Medical parasitologists use many approaches to combat parasites. Among the areas of research used are epidemiology (the scientific study of factors affecting the health and illness of individuals and populations), chemotherapy (the use of chemical substances to treat disease), immunology (a broad branch of biomedical science that covers the study of all aspects of the immune system in all organisms) and pathology (the study of the processes underlying disease and other forms of illness, harmful abnormality or dysfunction). Exciting advances that promise to reduce parasitic disease have come from parasitologists’ basic research in the fields of molecular and cellular biology, genetics and physiology. Promising breakthroughs in the development of vaccines against disease-causing parasites exist because of technological and conceptual advances in these fields as well as in allied disciplines such as immunology and biochemistry. The field of public health is allied closely with medical parasitology. Public health practitioners are employed by national, state and local governments and can work for international agencies such as the World Health Organization. Private industry, philanthropic and charitable organizations, military organizations and a variety of other institutions also employ the services of public health workers.

Agriculture, Aquaculture, and Veterinary Parasitology

Human health not only is affected directly by parasites that can infect humans but also is affected indirectly by parasites that cause diseases in plants and animals that are used as food for humans. The use of parasites as biological control agents against crop insects holds much promise for increasing agricultural production. Veterinary parasitologists care for domesticated animals used for food and work; they also care for companion animals. Veterinarians play an indirect role in human health when they control parasites in nonhuman animals that are transmissible to humans. Animals used by humans for sport and recreation also require the services of veterinary parasitologists. Pharmaceutical companies are important sources of employment for parasitologists. In this capacity, parasitologists might work on the development of chemotherapeutic drugs to eliminate animal parasites, which is of major economic significance. The discovery of these antiparasitic drugs for domesticated animals not only has benefited the agricultural industry but in some cases has aided humans when the same chemotherapeutic agents have been demonstrated to be effective in the treatment of disease-causing parasites.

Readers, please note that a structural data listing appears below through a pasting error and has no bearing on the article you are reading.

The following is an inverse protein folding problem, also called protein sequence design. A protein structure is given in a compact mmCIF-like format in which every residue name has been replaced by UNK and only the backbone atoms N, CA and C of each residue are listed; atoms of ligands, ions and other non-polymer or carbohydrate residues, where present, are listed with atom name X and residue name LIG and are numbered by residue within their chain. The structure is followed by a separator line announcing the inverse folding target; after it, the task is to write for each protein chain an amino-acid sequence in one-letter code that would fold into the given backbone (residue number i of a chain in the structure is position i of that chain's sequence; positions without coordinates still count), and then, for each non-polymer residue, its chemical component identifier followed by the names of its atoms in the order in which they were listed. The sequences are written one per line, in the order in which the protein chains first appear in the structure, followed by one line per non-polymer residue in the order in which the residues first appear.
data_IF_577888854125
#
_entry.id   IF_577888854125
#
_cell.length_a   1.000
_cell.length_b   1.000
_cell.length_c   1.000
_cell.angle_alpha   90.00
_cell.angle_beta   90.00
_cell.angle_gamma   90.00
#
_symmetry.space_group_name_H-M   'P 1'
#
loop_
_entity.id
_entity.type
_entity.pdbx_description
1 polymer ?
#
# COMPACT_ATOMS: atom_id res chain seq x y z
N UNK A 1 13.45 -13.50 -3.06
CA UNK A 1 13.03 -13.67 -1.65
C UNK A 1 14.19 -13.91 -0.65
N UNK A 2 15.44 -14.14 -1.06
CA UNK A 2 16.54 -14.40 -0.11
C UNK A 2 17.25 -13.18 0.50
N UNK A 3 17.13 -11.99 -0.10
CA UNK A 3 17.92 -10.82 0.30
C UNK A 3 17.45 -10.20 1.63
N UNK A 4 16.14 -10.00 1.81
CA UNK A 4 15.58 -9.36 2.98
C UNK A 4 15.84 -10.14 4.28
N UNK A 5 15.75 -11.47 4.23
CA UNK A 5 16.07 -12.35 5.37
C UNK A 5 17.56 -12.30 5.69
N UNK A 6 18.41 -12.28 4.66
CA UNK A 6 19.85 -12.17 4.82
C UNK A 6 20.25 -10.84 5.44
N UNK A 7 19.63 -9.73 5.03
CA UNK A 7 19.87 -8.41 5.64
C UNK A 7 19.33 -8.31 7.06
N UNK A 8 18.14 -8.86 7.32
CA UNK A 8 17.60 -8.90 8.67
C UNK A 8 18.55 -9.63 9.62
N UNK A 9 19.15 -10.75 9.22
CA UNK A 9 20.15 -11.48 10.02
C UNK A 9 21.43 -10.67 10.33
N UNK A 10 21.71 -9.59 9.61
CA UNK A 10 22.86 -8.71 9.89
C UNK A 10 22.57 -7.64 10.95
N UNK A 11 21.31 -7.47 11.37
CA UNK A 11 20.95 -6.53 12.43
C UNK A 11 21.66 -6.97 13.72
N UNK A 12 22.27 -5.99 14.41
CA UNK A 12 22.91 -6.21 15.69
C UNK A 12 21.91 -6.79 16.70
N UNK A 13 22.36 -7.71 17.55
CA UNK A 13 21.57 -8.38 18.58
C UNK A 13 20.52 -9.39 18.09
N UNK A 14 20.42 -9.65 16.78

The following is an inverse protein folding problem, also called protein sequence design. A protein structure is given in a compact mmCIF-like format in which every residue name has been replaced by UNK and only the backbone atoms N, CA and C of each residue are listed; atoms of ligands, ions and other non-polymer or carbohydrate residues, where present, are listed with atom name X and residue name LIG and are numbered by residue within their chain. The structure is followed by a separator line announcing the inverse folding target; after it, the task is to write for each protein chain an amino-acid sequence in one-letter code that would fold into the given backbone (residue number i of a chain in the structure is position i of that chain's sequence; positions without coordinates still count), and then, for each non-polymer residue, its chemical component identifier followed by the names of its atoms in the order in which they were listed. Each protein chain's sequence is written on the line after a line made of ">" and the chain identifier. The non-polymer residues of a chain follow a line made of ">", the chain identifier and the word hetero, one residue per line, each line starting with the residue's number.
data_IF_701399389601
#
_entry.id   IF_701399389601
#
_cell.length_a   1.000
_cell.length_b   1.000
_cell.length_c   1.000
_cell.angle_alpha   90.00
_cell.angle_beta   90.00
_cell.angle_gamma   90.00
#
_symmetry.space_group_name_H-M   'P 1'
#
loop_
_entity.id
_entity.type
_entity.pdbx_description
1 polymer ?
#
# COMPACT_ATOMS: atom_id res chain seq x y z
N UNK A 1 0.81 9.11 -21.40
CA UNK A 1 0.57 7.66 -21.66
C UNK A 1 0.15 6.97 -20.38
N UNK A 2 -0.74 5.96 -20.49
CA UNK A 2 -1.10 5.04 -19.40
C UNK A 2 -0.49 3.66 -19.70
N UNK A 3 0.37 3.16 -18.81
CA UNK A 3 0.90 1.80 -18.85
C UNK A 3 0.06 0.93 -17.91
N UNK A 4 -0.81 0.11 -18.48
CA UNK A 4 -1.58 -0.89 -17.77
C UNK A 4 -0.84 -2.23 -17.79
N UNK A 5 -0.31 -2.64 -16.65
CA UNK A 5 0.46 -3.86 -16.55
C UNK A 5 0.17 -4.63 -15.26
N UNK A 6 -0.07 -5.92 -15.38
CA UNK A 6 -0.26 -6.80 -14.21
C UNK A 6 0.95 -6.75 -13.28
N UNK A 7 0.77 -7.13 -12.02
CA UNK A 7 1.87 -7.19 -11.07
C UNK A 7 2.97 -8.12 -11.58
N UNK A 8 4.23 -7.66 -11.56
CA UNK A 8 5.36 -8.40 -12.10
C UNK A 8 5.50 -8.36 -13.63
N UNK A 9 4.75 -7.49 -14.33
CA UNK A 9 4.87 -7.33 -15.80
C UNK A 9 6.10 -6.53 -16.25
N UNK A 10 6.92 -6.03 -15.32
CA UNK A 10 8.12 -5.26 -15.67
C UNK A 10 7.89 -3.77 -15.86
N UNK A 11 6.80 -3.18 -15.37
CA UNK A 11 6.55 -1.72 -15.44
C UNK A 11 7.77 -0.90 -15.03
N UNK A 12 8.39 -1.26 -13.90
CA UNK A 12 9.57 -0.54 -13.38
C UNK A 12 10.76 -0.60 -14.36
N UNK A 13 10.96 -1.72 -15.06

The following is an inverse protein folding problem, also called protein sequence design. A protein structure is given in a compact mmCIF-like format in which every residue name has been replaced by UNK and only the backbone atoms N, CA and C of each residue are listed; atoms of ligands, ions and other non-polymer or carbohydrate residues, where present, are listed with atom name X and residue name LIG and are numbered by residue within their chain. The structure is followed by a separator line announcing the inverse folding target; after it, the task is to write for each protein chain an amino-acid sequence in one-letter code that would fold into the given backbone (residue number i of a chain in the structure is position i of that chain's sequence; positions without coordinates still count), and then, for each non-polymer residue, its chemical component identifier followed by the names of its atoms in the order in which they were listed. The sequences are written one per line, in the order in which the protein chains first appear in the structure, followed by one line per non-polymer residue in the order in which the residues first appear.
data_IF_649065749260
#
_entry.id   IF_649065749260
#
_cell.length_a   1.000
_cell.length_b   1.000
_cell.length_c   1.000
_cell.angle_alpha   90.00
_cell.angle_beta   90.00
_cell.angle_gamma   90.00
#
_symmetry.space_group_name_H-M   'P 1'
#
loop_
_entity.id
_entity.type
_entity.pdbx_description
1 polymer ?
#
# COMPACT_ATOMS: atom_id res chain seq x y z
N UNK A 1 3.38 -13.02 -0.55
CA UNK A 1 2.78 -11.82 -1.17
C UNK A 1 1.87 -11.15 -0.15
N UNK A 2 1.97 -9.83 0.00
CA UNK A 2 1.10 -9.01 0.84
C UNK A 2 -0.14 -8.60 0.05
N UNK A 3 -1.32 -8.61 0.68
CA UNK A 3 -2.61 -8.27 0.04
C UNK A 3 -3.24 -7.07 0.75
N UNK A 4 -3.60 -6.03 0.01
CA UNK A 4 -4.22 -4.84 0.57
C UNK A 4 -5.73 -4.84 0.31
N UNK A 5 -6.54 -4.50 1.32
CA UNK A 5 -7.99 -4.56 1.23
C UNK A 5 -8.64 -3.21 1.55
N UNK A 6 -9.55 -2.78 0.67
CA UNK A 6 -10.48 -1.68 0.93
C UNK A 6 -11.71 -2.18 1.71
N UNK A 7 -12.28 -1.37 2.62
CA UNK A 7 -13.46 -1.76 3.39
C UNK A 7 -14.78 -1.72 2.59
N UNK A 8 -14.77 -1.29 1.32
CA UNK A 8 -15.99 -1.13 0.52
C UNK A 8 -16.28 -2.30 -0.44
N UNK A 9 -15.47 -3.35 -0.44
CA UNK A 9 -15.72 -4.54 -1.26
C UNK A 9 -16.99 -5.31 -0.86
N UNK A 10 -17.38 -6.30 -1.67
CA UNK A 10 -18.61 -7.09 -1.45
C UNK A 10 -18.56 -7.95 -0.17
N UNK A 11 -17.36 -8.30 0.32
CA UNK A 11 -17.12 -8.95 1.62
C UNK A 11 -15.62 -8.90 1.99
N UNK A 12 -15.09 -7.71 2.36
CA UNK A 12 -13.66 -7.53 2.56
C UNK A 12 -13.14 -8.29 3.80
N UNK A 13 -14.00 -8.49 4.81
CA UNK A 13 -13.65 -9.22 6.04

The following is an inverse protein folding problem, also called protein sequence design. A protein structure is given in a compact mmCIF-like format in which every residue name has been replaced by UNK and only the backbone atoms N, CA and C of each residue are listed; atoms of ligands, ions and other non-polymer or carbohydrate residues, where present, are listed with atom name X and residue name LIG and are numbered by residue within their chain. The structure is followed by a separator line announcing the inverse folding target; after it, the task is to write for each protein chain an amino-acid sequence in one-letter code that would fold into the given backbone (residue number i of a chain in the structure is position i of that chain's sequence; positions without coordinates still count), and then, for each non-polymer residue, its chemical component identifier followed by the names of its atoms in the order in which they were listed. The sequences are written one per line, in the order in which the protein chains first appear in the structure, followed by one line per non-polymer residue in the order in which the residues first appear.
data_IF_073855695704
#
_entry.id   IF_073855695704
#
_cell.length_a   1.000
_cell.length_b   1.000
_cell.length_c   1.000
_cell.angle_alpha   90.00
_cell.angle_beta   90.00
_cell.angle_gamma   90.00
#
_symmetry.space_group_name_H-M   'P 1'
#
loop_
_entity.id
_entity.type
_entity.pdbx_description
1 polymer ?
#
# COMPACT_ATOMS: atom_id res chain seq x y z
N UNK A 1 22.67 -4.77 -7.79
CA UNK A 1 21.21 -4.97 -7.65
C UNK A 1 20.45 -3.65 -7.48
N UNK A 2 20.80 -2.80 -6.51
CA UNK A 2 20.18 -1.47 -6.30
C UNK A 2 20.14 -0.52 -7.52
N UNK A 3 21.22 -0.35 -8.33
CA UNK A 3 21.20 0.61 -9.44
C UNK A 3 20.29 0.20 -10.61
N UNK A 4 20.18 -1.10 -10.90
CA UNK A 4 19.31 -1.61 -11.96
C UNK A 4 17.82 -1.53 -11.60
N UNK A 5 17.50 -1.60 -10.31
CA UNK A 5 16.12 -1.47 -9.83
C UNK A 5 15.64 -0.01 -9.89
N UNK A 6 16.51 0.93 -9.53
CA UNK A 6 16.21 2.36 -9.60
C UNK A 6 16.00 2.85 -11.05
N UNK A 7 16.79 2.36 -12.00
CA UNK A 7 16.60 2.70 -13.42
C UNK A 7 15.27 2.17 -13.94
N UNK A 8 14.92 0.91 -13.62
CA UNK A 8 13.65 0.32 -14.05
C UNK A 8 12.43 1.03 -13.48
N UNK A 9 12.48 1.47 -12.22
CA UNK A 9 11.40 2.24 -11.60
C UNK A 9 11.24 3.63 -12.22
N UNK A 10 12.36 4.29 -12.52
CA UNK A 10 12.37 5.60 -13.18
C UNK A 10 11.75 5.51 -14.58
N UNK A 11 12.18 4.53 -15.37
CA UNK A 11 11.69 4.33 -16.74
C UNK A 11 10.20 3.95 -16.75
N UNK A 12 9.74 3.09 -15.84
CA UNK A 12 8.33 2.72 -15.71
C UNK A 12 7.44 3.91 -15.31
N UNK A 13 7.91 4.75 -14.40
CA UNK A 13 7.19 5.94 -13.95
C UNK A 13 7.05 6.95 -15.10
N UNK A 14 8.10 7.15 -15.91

Wildlife and Fisheries Parasitology